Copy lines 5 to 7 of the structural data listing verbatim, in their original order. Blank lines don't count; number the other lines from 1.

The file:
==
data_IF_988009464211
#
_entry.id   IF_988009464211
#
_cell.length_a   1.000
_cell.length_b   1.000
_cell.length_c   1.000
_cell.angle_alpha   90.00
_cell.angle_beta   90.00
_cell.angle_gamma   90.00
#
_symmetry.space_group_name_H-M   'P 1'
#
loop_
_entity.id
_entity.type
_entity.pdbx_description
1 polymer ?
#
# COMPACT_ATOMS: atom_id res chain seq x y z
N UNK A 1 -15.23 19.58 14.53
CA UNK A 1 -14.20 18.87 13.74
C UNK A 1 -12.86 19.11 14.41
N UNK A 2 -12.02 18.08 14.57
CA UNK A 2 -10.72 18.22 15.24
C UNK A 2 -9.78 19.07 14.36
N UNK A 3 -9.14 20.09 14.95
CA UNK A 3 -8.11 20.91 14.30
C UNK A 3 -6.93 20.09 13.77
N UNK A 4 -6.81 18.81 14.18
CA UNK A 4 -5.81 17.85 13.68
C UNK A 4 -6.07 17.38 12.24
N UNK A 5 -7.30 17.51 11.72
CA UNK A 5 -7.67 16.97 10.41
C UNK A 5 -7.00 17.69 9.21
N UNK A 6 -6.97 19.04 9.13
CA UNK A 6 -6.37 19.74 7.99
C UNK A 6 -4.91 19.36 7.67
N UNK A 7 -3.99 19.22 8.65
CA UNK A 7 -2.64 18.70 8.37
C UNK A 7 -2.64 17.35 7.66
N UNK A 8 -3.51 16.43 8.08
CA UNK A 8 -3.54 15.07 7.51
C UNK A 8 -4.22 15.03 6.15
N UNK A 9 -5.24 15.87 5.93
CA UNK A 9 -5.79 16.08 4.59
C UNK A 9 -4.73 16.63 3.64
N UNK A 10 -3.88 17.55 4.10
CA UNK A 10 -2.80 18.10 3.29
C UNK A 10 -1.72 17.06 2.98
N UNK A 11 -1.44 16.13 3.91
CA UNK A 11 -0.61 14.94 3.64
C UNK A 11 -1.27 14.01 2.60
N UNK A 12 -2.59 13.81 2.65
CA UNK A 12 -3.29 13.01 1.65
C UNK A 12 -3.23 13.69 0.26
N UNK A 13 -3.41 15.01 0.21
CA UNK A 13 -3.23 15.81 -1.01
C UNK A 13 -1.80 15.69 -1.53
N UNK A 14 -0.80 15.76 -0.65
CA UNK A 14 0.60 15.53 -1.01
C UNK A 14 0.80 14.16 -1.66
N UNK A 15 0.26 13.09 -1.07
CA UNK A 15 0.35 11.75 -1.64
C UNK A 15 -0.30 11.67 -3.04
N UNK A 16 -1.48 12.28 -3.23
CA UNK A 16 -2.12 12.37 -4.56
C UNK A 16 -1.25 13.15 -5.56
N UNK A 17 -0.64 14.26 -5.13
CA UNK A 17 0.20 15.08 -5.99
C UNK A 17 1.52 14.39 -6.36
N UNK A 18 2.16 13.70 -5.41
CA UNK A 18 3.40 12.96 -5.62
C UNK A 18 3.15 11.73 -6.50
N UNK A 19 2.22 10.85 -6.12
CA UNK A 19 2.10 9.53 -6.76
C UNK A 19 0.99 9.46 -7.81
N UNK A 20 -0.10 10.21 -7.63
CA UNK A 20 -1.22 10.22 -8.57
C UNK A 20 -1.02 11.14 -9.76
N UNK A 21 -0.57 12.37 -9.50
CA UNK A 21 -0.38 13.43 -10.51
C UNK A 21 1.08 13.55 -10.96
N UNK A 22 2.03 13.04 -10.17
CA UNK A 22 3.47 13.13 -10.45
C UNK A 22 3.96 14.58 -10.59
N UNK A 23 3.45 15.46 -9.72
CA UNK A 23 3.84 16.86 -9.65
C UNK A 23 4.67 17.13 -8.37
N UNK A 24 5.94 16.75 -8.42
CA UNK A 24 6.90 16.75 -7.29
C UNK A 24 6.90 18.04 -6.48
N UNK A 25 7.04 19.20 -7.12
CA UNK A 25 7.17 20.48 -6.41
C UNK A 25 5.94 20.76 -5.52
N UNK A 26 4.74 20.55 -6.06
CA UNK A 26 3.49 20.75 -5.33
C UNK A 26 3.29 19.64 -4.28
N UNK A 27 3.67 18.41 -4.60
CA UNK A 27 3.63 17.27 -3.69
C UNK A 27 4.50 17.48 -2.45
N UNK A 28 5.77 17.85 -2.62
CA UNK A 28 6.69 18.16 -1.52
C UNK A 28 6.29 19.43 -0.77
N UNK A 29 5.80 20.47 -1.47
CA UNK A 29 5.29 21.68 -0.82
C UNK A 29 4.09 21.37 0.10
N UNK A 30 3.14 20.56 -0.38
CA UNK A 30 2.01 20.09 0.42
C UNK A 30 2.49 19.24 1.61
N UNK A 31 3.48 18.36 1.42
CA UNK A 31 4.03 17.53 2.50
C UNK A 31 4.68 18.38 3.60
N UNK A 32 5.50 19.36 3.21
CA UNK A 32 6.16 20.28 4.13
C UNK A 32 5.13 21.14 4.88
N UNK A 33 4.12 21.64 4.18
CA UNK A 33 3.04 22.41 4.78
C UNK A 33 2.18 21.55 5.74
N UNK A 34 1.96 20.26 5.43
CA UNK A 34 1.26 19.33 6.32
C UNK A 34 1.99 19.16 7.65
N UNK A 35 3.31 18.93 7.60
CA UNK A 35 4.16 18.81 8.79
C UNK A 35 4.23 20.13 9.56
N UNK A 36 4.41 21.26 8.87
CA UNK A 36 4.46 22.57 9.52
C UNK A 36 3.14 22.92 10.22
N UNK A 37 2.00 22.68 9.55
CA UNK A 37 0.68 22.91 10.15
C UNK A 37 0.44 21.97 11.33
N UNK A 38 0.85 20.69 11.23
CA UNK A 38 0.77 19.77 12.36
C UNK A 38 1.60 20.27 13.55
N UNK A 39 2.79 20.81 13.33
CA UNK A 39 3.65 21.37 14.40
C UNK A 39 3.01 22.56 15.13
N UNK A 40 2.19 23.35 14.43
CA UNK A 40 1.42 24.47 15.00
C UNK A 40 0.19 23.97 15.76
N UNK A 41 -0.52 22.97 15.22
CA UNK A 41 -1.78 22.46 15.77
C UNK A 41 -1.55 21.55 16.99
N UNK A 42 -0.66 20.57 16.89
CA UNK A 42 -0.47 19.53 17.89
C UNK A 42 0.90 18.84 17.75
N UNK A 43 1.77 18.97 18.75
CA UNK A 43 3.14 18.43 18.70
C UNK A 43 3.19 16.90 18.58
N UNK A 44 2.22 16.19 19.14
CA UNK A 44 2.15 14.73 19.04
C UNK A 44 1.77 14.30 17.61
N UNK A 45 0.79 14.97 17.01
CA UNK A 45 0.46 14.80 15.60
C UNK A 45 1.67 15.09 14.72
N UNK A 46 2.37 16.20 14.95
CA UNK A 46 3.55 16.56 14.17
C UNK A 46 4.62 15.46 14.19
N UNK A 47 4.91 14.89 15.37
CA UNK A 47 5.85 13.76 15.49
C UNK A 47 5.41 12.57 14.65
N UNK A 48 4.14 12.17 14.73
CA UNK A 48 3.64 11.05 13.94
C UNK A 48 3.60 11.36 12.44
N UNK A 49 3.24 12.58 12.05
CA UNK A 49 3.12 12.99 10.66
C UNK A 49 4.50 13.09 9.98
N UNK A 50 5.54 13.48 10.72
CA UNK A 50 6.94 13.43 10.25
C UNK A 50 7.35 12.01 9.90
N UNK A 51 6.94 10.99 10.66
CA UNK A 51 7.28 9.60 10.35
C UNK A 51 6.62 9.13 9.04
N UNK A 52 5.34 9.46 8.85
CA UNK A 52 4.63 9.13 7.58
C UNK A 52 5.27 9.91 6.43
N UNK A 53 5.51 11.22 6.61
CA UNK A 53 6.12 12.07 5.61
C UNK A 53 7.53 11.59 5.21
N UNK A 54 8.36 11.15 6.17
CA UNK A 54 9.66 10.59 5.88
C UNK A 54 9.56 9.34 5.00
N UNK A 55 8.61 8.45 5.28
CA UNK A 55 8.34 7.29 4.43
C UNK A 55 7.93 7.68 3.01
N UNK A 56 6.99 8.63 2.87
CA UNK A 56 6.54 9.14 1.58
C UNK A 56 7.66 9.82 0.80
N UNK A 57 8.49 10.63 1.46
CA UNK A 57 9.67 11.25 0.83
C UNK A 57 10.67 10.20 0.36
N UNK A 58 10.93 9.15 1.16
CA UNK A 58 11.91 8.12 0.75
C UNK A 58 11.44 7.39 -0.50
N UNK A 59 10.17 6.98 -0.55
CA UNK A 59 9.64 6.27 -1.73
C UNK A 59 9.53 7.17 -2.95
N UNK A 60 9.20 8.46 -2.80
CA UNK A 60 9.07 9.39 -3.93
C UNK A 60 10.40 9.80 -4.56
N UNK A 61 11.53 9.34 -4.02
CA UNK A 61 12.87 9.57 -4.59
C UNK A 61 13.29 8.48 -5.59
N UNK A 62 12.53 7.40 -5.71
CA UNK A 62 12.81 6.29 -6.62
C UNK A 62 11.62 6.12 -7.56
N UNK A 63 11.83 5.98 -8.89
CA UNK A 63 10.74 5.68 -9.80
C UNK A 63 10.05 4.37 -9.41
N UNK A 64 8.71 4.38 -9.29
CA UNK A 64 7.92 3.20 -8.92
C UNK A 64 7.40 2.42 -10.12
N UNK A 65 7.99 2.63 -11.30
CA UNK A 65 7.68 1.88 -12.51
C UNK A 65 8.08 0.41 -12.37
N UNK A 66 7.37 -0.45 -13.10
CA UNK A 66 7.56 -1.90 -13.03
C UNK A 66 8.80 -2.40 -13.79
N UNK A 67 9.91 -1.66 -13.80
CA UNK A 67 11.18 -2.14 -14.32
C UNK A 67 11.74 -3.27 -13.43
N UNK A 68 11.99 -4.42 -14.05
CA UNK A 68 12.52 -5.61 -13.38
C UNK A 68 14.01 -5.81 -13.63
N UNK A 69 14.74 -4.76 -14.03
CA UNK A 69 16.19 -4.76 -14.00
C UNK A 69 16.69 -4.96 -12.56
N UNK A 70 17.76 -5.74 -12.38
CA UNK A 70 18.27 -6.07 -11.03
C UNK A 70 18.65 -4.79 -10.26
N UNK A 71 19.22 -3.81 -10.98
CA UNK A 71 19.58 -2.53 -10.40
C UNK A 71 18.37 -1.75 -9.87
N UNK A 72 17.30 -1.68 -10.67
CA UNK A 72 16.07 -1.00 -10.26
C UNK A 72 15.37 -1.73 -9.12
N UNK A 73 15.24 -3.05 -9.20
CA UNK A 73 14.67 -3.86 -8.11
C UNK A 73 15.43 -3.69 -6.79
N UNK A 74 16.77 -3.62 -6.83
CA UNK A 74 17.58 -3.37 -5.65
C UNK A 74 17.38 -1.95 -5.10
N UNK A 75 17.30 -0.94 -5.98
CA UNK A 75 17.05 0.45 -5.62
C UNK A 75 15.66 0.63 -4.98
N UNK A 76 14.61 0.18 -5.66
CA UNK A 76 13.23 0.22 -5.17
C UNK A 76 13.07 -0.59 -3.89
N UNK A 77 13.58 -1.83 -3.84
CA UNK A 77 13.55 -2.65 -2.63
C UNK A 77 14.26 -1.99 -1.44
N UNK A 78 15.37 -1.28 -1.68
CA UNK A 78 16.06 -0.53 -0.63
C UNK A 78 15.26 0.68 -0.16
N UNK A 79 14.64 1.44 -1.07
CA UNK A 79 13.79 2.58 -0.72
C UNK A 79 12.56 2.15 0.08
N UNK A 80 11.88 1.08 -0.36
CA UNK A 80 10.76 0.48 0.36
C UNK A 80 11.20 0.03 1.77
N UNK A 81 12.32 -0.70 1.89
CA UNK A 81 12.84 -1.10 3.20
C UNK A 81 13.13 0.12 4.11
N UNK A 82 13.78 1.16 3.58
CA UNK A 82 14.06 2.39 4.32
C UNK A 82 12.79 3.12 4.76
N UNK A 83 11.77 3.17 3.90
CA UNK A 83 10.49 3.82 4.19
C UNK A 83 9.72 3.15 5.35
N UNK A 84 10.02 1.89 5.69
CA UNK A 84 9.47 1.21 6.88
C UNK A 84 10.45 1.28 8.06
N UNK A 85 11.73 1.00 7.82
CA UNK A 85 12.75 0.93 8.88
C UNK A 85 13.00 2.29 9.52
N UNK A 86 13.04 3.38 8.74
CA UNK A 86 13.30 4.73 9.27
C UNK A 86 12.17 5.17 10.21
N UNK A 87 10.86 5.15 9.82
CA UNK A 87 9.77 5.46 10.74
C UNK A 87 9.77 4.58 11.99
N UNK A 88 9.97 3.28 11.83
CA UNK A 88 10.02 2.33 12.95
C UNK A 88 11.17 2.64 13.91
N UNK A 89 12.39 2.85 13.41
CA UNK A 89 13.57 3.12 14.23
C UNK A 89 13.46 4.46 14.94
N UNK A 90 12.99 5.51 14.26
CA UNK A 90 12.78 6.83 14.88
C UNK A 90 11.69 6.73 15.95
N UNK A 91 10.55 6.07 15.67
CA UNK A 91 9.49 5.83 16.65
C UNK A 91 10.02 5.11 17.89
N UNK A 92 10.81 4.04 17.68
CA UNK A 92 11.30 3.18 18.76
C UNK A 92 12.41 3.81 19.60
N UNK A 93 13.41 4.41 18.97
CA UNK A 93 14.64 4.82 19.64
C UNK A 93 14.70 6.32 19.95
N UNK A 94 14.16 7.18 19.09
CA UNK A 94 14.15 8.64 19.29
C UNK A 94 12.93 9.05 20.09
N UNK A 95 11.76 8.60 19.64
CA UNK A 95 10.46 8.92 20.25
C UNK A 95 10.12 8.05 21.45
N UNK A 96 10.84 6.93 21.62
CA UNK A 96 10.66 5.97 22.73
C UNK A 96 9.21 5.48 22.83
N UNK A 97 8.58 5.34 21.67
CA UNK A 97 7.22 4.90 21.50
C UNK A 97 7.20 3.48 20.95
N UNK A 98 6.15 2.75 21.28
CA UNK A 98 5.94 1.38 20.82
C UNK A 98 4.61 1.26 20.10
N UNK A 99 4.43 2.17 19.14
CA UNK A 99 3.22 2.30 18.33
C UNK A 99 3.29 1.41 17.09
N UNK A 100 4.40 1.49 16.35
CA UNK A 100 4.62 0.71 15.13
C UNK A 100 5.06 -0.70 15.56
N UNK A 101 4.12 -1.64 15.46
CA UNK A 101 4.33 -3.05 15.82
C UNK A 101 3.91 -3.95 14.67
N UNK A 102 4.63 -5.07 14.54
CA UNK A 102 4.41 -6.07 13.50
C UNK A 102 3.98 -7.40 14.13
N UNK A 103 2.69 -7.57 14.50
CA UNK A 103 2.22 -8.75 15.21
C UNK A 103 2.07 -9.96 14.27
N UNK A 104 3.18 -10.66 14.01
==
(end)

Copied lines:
_cell.length_a   1.000
_cell.length_b   1.000
_cell.length_c   1.000